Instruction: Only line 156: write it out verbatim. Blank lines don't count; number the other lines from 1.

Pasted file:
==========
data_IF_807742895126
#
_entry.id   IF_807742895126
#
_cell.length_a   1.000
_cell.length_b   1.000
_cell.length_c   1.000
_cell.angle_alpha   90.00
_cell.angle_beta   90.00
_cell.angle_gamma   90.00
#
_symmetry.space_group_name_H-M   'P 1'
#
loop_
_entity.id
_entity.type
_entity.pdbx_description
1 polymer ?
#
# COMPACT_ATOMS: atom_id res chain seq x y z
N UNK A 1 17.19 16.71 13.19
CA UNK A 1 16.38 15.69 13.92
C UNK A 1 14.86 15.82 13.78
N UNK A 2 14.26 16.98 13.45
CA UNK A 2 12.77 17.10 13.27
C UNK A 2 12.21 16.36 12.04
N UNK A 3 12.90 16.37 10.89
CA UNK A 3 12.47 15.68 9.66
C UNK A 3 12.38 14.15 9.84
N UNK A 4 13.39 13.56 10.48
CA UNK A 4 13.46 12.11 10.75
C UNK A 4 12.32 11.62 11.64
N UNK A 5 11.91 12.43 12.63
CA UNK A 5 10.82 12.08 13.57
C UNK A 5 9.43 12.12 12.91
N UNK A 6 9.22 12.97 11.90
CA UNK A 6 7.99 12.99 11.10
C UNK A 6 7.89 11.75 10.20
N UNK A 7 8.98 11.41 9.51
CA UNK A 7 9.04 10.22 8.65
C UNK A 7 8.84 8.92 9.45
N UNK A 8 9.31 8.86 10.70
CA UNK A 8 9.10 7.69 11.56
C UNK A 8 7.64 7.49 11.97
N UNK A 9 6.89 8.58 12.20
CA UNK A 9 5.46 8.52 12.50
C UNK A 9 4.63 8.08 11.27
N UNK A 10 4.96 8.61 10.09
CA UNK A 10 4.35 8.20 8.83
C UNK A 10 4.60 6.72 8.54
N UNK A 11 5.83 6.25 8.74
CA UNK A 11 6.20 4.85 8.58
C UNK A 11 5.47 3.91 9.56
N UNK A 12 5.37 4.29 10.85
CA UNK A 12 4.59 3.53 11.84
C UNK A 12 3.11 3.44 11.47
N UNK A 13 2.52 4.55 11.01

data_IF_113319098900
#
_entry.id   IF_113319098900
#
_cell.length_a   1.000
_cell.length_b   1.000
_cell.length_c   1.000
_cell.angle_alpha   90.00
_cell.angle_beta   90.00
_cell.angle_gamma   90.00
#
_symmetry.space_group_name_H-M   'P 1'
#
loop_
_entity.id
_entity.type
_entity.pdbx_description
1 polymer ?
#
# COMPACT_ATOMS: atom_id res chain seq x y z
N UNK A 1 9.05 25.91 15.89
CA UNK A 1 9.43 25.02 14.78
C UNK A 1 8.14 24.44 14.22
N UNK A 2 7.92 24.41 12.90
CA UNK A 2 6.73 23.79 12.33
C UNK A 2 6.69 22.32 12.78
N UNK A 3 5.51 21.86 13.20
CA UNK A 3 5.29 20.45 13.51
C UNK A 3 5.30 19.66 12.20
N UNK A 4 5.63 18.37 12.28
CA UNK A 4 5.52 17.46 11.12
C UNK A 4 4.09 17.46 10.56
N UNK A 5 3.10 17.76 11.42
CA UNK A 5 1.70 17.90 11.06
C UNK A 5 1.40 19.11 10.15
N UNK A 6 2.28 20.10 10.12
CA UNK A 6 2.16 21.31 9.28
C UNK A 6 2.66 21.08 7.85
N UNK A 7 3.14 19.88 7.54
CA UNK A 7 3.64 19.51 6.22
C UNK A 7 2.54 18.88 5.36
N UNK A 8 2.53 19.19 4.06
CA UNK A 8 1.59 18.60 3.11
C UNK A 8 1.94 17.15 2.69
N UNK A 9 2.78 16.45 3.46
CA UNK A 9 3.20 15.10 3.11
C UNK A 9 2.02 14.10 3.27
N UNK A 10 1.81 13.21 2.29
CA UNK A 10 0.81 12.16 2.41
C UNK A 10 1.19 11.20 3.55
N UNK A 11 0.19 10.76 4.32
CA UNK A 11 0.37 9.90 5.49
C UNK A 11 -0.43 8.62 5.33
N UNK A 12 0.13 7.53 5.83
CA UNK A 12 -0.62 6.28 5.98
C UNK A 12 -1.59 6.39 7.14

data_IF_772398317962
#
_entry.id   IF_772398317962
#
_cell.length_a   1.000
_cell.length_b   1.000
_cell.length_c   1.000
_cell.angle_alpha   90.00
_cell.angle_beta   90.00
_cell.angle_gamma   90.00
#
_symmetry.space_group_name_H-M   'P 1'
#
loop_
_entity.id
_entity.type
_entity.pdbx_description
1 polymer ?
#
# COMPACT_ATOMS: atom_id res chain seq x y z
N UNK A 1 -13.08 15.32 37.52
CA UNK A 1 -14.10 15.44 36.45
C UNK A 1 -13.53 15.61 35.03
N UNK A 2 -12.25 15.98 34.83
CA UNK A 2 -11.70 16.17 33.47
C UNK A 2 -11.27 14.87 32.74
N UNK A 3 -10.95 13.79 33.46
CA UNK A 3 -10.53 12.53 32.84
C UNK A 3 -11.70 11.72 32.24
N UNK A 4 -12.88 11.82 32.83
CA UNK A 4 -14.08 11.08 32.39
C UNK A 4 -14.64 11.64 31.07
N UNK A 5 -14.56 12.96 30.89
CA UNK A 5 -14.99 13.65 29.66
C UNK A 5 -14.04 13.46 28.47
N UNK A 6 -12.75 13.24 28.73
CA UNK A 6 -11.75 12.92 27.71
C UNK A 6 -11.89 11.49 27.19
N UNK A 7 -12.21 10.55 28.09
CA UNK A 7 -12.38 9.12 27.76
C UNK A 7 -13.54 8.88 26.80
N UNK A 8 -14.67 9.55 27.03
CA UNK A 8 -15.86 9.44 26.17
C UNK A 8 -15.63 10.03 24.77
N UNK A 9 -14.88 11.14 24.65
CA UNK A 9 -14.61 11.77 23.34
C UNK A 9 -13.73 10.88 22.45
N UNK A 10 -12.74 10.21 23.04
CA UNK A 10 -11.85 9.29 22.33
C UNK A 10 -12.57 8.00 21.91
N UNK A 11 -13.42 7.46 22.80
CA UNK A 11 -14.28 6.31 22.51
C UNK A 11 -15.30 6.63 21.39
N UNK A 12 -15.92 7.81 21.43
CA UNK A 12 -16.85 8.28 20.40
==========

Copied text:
CA UNK A 8 -15.86 9.44 26.17